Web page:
Baltimore Mayor Catherine Pugh encouraged federal lawmakers Thursday to maintain current funding for disaster preparedness, arguing that recent cuts had forced the city to scale back some of its efforts to plan for the worst.
Speaking to the House Subcommittee on Economic Development, Public Buildings, and Emergency Management, Pugh said that the city had spent tens of millions of federal dollars on shelters, emergency communications and law enforcement tactical gear since 2003.
"It is the local first responders who are first on the scene when an event occurs and local officials who manage the response," Pugh, testifying on behalf of the U.S. Conference of Mayors, told the committee. "My basic message today is that mayors...strongly support the existing menu of preparedness programs."
Republican lawmakers have for years sought to find savings in the preparedness grant programs, suggesting that after billions of dollars spent since Hurricane Katrina, many communities should need less money going forward. Since 2003, more than $47 billion in preparedness grant funding has been awarded to state and local governments.
Hours before Pugh spoke, President Donald Trump unveiled a budget proposal that called for reducing state and local Federal Emergency Management Agency grants by $667 million. A reduction that large is unlikely to gain traction in Congress, but a cut of some size is plausible.
The budget document said the programs must provide more "measurable results" and ensure that the federal government isn't paying for work that should be the responsibility of state and local governments.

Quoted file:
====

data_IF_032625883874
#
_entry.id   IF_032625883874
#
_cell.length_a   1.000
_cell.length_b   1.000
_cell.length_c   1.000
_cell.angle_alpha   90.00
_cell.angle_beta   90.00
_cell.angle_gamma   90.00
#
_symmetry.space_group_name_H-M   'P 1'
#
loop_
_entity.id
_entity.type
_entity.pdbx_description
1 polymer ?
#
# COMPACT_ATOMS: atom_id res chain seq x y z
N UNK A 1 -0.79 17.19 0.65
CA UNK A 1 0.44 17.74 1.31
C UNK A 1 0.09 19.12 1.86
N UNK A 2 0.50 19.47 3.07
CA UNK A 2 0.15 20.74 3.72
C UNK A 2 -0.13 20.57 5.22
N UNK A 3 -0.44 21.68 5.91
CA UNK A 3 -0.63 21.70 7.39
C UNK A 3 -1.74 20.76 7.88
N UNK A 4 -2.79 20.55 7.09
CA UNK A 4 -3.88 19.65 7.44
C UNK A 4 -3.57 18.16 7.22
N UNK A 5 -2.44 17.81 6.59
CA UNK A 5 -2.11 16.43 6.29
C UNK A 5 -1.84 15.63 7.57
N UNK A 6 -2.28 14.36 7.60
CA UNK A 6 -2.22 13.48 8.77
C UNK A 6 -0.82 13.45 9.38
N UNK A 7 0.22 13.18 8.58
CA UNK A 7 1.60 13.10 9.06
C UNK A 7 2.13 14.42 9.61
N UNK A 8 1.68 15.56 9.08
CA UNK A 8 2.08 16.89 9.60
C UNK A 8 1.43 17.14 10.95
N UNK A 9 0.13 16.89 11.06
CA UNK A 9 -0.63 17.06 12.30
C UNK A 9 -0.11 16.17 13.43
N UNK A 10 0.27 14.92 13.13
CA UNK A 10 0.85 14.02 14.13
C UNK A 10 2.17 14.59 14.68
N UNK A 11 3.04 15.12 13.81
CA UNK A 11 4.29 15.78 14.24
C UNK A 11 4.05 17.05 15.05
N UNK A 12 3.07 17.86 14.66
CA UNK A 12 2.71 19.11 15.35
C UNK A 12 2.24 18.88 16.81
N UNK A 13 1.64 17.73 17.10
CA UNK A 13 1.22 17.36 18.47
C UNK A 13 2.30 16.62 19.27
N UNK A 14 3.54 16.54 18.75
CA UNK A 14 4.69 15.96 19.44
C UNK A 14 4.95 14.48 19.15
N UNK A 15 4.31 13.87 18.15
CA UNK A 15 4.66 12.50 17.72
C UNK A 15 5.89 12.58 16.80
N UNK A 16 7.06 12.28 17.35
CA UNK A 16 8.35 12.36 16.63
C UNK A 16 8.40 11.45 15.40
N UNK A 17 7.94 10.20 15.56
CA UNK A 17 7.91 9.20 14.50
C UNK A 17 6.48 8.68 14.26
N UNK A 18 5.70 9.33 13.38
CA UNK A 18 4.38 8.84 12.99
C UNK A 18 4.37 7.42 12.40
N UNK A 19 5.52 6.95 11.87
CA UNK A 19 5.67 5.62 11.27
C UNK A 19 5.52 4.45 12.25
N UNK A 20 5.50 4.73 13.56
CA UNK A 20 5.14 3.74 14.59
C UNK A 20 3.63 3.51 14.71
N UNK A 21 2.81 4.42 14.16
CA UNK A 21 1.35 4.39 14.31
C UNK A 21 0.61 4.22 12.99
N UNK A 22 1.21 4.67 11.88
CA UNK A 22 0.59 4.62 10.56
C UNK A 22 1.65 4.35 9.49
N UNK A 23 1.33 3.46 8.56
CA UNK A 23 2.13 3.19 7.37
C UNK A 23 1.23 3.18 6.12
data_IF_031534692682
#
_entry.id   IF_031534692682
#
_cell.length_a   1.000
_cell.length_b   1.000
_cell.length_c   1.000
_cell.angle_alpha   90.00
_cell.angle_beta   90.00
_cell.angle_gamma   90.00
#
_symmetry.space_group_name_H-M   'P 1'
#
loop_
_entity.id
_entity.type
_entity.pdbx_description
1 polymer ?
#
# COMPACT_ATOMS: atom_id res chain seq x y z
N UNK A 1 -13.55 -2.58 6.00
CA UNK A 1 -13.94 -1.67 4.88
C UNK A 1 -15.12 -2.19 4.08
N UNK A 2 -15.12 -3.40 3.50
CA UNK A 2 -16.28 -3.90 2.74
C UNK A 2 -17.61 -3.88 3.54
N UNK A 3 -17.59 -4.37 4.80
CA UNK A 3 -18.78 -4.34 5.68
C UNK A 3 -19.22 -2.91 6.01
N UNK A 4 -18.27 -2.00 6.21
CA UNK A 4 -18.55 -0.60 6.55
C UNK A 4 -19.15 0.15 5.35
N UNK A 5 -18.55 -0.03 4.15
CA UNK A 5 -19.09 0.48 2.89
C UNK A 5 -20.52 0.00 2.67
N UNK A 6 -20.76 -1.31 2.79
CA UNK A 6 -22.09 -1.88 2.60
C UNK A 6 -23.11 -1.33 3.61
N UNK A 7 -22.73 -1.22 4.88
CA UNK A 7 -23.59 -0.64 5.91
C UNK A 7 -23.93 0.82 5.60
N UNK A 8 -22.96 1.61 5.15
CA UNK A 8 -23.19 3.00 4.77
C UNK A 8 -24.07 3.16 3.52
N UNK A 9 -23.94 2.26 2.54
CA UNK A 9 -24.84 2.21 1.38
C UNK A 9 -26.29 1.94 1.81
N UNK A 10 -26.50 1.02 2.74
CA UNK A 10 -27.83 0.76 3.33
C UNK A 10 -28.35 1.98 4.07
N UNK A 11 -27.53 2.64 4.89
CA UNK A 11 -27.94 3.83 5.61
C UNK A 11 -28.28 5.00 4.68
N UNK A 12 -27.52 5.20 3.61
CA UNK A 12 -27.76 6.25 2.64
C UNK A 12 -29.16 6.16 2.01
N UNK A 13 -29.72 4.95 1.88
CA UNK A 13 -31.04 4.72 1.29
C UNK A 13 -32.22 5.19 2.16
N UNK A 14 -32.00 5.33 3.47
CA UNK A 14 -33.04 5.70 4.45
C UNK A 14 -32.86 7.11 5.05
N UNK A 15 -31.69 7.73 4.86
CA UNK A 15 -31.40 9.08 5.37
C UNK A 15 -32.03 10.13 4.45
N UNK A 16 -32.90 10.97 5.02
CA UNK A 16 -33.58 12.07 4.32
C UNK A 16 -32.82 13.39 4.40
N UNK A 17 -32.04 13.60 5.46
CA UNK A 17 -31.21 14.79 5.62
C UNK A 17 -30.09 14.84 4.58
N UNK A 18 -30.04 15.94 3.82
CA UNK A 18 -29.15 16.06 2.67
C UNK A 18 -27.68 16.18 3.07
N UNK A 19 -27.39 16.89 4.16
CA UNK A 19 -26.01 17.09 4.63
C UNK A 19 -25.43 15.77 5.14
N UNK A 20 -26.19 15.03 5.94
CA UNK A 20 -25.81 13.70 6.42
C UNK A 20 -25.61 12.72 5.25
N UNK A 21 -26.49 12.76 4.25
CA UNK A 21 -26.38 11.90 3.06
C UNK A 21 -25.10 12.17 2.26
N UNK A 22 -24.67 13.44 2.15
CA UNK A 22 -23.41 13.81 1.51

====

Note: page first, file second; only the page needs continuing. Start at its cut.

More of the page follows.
"We have to make sure that investments in the National Preparedness System are wise investments and the taxpayer is getting the biggest bang for its buck," said Rep. Lou Barletta, a Pennsylvania Republican and the chairman of the subcommittee.
Pugh's prepared testimony pointed to the Maryland Taskforce 2 Urban Search and Rescue team, designed to respond to disasters in cities. The taskforce is made up of two, 70-person teams designed to be self-sufficient for the first seven days of a recovery effort.
Because of previous cuts, Pugh said, the team has had difficulty hiring new members and paying for training and equipment.
"Recent cuts have reduced our capabilities to prevent, mitigate, prepare for, respond to, and recover from disasters -- both natural and man made," she said. "Additional cuts would make us weaker, not stronger."